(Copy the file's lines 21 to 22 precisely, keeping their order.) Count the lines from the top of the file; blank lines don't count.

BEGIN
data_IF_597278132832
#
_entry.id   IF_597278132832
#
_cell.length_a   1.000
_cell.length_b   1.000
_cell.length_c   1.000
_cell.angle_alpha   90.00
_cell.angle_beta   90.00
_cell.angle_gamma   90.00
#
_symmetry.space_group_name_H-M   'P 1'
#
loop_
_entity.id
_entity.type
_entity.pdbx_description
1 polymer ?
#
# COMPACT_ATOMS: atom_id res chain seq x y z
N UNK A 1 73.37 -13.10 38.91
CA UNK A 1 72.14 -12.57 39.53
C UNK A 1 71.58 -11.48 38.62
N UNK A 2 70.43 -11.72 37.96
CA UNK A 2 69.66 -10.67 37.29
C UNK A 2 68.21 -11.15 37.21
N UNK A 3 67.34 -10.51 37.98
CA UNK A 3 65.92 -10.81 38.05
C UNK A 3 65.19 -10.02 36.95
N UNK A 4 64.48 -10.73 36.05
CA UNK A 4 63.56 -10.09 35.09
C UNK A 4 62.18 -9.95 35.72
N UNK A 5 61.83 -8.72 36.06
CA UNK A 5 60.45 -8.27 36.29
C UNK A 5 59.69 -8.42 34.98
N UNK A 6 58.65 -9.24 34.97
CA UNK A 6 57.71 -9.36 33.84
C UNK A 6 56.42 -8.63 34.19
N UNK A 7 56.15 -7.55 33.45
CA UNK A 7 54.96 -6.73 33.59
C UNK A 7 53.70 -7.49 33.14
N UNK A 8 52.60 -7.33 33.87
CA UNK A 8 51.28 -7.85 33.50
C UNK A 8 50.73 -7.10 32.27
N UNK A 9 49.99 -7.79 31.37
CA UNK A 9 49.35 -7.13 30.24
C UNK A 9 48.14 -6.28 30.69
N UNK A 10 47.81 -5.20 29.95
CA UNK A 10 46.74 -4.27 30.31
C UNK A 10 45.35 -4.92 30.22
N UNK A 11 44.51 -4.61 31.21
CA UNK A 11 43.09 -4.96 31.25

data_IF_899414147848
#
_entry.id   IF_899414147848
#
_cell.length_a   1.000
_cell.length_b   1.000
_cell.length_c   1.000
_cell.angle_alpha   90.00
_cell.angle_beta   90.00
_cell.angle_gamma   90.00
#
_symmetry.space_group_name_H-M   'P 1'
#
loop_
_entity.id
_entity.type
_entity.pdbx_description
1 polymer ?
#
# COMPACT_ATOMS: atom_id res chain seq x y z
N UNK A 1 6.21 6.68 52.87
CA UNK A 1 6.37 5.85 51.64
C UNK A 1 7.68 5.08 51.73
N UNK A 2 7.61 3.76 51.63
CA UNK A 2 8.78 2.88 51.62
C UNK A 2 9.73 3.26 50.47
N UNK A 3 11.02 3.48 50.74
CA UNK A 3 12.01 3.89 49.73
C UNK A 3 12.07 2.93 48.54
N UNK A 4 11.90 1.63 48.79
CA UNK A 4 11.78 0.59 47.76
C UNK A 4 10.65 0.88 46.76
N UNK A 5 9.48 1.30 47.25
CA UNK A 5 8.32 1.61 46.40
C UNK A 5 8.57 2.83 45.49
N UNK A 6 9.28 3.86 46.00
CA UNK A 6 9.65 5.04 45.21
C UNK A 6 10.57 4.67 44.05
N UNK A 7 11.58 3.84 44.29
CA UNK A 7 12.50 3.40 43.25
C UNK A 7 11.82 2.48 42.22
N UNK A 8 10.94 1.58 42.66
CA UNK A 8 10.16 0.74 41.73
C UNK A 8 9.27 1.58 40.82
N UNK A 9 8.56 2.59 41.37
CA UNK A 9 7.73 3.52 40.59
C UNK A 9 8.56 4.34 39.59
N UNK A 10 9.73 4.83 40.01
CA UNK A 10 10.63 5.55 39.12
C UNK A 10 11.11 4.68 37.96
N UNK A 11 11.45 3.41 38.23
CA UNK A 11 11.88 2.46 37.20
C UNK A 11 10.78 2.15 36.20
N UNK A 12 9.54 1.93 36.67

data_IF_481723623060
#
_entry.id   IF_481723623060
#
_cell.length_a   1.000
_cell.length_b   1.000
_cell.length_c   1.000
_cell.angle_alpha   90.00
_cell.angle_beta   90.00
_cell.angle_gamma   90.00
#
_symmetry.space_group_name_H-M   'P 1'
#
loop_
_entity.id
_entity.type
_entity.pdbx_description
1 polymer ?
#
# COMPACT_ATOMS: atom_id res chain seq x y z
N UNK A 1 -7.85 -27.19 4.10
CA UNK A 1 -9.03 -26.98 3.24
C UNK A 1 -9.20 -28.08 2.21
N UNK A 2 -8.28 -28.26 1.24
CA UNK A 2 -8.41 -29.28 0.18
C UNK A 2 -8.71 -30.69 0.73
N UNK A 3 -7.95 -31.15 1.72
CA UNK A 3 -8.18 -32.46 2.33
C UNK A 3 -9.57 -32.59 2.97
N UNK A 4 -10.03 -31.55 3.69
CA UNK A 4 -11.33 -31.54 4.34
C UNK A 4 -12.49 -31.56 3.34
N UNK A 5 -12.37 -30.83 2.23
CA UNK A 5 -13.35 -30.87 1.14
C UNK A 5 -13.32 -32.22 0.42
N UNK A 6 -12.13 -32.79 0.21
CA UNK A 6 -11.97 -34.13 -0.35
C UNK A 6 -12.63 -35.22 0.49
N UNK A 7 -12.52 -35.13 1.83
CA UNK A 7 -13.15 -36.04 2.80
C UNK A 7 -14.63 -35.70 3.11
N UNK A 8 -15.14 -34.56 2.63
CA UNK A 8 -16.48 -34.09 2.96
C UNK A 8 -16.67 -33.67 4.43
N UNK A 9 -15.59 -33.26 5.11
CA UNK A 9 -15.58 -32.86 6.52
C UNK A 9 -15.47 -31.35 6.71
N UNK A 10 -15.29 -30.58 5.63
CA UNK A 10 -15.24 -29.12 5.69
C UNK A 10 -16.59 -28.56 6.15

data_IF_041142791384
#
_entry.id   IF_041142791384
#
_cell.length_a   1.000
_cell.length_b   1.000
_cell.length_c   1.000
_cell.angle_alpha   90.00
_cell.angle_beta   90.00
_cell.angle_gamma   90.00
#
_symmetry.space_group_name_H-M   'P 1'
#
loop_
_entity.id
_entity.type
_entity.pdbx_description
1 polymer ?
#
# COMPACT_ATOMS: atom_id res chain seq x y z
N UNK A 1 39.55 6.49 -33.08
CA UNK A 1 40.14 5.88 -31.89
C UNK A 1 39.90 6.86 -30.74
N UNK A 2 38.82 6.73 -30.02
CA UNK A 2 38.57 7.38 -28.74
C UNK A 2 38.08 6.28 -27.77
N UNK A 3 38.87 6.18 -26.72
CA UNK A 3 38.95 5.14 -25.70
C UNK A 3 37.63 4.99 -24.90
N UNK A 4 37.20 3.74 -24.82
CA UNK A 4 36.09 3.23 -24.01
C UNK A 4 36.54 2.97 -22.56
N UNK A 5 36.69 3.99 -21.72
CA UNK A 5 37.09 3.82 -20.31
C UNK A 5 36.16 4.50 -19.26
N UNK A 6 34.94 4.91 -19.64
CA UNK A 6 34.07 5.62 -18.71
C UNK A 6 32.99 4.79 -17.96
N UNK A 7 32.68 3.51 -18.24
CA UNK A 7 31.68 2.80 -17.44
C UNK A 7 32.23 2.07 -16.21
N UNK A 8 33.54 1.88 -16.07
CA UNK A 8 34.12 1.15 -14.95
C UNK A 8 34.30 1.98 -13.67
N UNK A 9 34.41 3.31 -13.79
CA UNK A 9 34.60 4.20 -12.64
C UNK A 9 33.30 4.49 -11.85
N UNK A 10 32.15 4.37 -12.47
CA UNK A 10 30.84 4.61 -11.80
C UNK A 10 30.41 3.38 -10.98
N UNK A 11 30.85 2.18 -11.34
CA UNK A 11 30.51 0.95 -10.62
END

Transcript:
N UNK A 1 73.37 -13.10 38.91
CA UNK A 1 72.14 -12.57 39.53